Rarely has an economic idea had such a brief revival. After several years of almost undisputed sway of monetarist ideology over economic policy makers across the world, suddenly Keynesian ideas were back in fashion, in particular the idea that active state intervention in the form of increased state expenditure is necessary to bring a market economy out of a recession or depression.
When the global financial crisis broke in September 2008, leading to what is now called “The Great Recession,” suddenly policy makers everywhere turned to Keynesian ideas to rescue the world economy. Not only were governments — especially in the developed capitalist countries — required to spend or provide for huge amounts of money to bail out companies in trouble, but they were actually encouraged to spend much more to provide fiscal stimuli to prevent recession.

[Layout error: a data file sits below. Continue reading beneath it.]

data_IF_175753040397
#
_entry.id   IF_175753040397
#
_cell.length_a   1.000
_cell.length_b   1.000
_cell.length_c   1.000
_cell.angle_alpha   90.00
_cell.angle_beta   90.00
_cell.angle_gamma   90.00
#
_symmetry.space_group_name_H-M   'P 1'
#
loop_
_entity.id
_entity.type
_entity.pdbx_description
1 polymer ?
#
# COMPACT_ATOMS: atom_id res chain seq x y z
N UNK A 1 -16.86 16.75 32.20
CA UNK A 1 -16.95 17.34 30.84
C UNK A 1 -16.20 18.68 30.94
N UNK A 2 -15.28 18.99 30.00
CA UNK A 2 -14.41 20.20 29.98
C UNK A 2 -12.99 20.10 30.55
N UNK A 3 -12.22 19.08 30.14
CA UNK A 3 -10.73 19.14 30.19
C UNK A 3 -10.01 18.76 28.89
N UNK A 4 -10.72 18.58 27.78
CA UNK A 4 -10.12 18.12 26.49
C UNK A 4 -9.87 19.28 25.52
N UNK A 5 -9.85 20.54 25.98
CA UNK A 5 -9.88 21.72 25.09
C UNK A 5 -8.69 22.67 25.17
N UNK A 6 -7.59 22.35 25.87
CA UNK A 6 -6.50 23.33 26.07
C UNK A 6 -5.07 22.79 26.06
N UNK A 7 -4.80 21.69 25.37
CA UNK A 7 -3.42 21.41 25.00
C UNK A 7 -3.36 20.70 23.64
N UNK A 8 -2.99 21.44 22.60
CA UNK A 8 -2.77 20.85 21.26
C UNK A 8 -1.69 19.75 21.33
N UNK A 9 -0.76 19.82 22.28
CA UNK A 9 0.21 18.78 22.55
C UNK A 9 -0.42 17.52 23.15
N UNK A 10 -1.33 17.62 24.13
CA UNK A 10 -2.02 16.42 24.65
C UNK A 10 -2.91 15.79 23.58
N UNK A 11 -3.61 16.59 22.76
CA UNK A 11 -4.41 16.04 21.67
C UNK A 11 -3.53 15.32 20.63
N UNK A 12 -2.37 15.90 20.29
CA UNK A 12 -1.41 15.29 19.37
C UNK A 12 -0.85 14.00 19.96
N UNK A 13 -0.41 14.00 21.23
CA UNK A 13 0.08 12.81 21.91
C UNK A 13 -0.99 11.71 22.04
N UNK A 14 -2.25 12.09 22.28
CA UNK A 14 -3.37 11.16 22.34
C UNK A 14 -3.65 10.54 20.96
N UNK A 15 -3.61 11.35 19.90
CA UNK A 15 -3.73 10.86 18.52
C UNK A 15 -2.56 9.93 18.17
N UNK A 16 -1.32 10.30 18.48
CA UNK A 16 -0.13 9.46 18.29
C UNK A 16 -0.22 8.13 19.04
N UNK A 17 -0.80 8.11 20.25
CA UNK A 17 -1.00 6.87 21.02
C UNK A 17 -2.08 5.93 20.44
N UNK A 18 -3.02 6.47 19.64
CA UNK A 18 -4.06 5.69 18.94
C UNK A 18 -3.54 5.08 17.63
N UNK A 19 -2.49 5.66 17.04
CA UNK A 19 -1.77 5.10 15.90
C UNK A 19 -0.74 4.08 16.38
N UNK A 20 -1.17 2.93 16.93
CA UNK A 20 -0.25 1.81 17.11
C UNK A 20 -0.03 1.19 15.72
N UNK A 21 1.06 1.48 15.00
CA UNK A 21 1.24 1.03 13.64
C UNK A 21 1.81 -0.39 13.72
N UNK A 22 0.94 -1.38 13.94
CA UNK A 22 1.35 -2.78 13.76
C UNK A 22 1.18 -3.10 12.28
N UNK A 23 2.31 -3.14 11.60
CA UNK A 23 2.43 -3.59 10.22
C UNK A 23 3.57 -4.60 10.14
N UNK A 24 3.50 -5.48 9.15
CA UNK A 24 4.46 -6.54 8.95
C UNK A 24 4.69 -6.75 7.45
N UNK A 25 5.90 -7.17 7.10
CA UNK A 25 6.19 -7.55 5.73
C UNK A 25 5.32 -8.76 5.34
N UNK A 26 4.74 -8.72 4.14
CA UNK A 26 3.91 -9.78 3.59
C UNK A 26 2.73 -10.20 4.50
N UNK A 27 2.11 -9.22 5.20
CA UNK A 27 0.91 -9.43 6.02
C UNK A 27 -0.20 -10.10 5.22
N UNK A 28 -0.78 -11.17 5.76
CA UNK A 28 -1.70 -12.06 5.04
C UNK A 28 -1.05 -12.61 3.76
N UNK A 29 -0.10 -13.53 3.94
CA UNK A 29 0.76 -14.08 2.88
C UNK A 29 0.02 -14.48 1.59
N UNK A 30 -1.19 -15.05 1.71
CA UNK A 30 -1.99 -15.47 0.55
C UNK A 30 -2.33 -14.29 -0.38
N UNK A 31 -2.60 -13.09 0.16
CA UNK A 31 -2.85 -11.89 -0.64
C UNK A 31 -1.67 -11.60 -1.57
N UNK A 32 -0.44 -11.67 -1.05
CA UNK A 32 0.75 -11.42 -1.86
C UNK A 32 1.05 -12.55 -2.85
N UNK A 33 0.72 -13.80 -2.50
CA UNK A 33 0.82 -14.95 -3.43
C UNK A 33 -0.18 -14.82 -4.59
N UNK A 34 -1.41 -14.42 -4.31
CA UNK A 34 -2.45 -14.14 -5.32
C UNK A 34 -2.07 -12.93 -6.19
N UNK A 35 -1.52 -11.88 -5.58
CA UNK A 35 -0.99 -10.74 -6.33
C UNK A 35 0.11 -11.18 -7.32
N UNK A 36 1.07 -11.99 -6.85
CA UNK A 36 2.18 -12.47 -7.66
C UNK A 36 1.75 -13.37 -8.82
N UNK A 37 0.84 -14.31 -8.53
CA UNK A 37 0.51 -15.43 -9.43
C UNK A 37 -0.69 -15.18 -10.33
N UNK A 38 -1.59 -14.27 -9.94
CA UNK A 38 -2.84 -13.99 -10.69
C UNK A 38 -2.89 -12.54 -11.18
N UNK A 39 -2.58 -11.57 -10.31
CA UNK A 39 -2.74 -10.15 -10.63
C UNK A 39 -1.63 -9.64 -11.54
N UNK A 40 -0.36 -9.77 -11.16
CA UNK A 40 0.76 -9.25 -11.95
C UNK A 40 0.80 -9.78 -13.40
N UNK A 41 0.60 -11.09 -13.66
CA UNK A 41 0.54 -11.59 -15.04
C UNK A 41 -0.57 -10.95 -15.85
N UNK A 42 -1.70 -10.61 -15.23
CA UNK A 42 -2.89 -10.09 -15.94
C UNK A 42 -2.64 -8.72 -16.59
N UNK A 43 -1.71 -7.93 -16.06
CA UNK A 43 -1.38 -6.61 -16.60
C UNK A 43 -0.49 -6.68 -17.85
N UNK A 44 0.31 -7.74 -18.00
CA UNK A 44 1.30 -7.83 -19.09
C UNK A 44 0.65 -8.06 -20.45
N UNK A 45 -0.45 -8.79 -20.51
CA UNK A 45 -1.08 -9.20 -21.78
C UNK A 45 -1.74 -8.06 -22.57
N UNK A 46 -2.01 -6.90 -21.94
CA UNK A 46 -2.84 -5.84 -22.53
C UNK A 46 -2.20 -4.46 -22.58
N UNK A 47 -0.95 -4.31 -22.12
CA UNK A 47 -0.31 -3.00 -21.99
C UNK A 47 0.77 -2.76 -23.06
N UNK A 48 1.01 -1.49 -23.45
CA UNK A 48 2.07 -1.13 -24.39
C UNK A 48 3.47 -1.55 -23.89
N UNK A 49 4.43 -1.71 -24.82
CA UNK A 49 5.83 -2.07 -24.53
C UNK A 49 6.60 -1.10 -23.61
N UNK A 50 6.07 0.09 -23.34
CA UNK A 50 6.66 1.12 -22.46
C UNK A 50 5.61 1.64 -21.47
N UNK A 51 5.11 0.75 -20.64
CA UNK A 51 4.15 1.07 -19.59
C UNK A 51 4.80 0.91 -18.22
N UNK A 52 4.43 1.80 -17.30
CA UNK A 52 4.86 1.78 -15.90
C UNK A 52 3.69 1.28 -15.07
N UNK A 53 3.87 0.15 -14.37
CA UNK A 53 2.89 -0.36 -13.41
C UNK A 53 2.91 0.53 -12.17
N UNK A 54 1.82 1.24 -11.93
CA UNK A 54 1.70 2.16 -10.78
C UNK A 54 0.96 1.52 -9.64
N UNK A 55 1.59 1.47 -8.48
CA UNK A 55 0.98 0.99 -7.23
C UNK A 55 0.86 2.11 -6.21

This enthusiasm for strong fiscal intervention in the face of crisis even infected the hoary old supporter of fiscal rectitude, the IMF. In its annual flagship World Economic Outlook which appeared in the midst of the outbreak of the crisis in September 2008, the Fund argued that
Macroeconomic policies in the advanced economies should aim at supporting activity, thus helping to break the negative feedback loop between real and financial conditions, while not losing sight of inflation risks. . . . Discretionary fiscal stimulus can provide support to growth in the event that downside risks materialize, provided the stimulus is delivered in a timely manner, is well targeted, and does not undermine fiscal sustainability. (Page 34)
The G20 group of countries that set themselves up as the power lobby to run the world also declared their support for collective fiscal expansion in their early post-crisis meetings. Even bankers and large multinational company executives hailed this shift as necessary, even critical, to save global capitalism.